[20] Ihsan Bagby, Ph.D., Paul M. Perl, Ph.D., Bryan T. Froehle, Ph.D., The Mosque in America: A National Portrait, Council on American Islamic Relations, April 26, 2001, p.6: “Estimates of a total Muslim population of 6-7 million in America seem reasonable…”

[21] Abdul Malik Mujahid, “Muslims In America: Profile 2001,” Soundvision, , accessed February 28, 2011.

[22] “Background Information on Radicalization Hearings,” Muslim Public Affairs Council, February 3, 2011. accessed February 28, 2011.

[23] The Future of the Global Muslim Population, Pew Forum on Religion and Public Life, Jan. 27, 2011. Accessed 7 March 2011 at

[24] Table 77, Christian Church Adherents, 2000, and Jewish Population, 2009 – States. 2010 US Census.

[25] Muslims Widely Seen as Facing Discrimination. Pew Forum on Religion and Public Life, Sept. 9, 2009.

[26] “FBI Report Notes Rise in Hate Crimes,” Deborah Tedford, NPR, November 23, 2009, , accessed February 28, 2011.

[27] Available in PDF format and accessed 21 February 2011 at

[28] “We Are Not the Enemy: Hate Crimes Against Arabs, Muslims, and Those Perceived to be Arab or Muslim after September 11,” Human Rights Watch, NOVEMBER 2002 VOL. 14, NO. 6 (G) (p. 4).

[29] See Appendix D, “Hate Crime Trends: 2000-2007”

[30] Schanzer, David, Charles Kurzman, and Ebrahim Moosa, “Anti-Terror Lessons of Muslim-Americans,” January 6, 2010. Accessed online 21 February 2011 at

[31] The official CAIR website is at CAIR’s foundational organization, The International Association for Palestine, was included on a list of organizations called “our organizations and the organizations of our friends” in a 1991 Muslim Brotherhood document called “An Explanatory Memorandum on the General Strategic Goal for the Group in North America.”

[32] “Islamophobia,” accessed February 28 2011.

[33] The website of the Herndon, Virginia-based International Institute of Islamic Thought (IIIT) is at  The IIIT, like CAIR, is on the Muslim Brotherhood list of its friends and organizations of friends; also like CAIR, the IIIT was included in a list of unindicted co-conspirators in the 2007-2008 Holy Land Foundation HAMAS terror funding trial.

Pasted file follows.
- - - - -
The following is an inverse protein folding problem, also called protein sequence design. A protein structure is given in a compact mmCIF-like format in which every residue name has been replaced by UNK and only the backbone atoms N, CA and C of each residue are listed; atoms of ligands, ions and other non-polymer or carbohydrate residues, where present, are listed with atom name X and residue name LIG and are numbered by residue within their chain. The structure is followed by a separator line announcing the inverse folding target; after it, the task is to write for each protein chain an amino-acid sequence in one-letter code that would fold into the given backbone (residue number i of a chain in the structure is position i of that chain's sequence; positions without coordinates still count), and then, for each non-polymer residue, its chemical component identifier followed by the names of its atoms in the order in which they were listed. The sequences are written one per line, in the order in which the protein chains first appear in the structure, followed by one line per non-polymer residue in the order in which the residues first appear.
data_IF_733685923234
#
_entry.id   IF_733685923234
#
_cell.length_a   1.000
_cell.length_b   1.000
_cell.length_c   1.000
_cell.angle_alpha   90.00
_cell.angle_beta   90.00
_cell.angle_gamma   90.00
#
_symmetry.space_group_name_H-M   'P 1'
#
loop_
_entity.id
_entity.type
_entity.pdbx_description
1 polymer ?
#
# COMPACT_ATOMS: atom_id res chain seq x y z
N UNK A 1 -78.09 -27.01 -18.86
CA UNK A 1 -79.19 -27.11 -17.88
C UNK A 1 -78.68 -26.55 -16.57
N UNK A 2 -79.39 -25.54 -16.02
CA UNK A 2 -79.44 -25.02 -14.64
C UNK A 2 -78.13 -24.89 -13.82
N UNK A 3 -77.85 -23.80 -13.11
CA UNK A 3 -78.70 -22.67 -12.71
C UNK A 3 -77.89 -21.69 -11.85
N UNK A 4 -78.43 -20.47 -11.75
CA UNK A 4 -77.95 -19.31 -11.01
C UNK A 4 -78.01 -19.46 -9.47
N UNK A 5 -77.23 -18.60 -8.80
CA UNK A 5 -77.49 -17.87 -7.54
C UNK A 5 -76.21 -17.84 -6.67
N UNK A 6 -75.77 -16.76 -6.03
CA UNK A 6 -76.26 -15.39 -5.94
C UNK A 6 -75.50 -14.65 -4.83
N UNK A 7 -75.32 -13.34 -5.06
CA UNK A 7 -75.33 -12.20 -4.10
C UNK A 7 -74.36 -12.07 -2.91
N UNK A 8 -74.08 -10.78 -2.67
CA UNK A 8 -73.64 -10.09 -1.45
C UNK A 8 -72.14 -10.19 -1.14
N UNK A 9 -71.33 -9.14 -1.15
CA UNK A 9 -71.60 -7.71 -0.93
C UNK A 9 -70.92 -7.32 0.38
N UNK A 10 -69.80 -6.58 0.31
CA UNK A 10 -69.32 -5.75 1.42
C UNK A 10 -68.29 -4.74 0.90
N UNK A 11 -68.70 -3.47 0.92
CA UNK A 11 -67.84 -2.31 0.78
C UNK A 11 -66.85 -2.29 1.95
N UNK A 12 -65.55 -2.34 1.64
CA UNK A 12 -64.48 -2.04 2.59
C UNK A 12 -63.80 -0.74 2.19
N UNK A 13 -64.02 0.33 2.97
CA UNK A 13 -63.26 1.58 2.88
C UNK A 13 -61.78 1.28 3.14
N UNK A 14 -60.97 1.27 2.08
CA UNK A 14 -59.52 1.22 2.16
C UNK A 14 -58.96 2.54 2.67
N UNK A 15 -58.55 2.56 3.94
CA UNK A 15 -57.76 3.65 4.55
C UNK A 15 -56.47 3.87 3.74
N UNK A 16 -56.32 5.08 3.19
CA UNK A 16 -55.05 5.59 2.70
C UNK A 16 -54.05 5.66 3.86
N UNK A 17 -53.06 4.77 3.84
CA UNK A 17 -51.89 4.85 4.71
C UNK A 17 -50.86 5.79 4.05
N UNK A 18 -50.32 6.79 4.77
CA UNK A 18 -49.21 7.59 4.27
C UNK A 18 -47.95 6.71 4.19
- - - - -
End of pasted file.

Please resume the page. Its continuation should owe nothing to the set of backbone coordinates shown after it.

[34] Muhammad, Abdur-Rahman, “Whether or not Ground Zero mosque is built, U.S. Muslims have access to the American dream,” The New York Daily News as cited by The Investigative Project on Terrorism, September 5, 2010. Accessed online 21 February 2010 at Muhammad is a former member of the IIIT, whose by-line states that he “now works to combat Islamic extremism in the American Muslim community.”

[35] CAIR “Islamophobia” page; accessed 21 February 2011 at

[36] “List of Islamic Terror Attacks Against America Before 9/11,” , accessed February 28, 2011.

[37] Andrew Bostom and Ibn Warraq, The Legacy of Jihad: Islamic Holy War and the Fate of Non-Muslims, Prometheus Books, 2008.

[38] “Islamophobia,”

[39] ‘Umdat al-Salik (Reliance of the Traveller), A Classic Manual of Islamic Sacred Law. Section r2.0: Slander (p. 730).

[40] Ibid, Section r3.0 (p. 741).

[41] Ibid, Section p50.0 (Hurting or Reviling Muslims) and p51.0 (Harming the Friends of Allah Most High) (pp. 686-688.

[42] Ibid, The Author’s Introduction, Section p0.0 (pp. 651-2).

[43] Kamali, Mohammad Hashim, “Freedom of Expression in Islam,” Islamic Text Society, 1997. From chapter IX. Freedom of Religion (Al-Hurriyyah al-Diniyyah). Accessed online 22 February 2011 at…/freedom/kamali_freedom.doc      

[44] “Mohammad Hashim Kamali, Biographical Highlights,” accessed February 28, 2011.

[45] “Dissemblers At Council On American Islamic Relations – CAIR – Whip Up The Discredited Bogeyman Of Islamophobia,”, February 21, 2011. Accessed 22 February 2011 at

[46] “An Explanatory Memorandum on the General Strategic Goal for the Group in North America,” a 5/22/91 Muslim Brotherhood document entered into evidence in the 2007-2008 U.S. v. Holy Land Foundation HAMAS terror funding trial.

[47] ‘Umdat al-Salik, Section r8.0, Lying (beginning on p. 744).

[48] “Shariah: The Threat to America,” Center for Security Policy, October 2010 (pp. 103-106).

[49] See “The Islamic Law of Nations: Shaybani’s Siyar” by Majid Khadduri and Ibn Rushd’s magnum opus, “Bidayat al-Mudtahid wa-Nihayat al-Muqtasid” for their authoritative treatments of jihad.

[50] “An Explanatory Memorandum on the General Strategic Goal for the Group in North America,” 1991. ISNA also appeared on the U.S. Department of Justice list of unindicted co-conspirators in the 2007-2008 Holy Land Foundation HAMAS terror funding trial.

[51] Safi, Louay M, “Peace and the Limits of War.” International Institute of Islamic Thought, Herndon, VA.

[52] See “Slander (Ghiba)” in Section r2.0 of the ‘Umdat al-Salik (Reliance of the Traveller), A Classic Manual of Islamic Sacred Law (pg. 730). For a thorough discussion of Slander and Blasphemy in Islamic law, see also the Center for Security Policy study, “Shariah: The Threat to America,” September 22, 2010. Available online at

[53] Organization of the Islamic Conference:

[54] “Islamophobia can create radicalization,” James Zogby, March 7, 2011, The Nation,  accessed March 8, 2011.

Center for Security Policy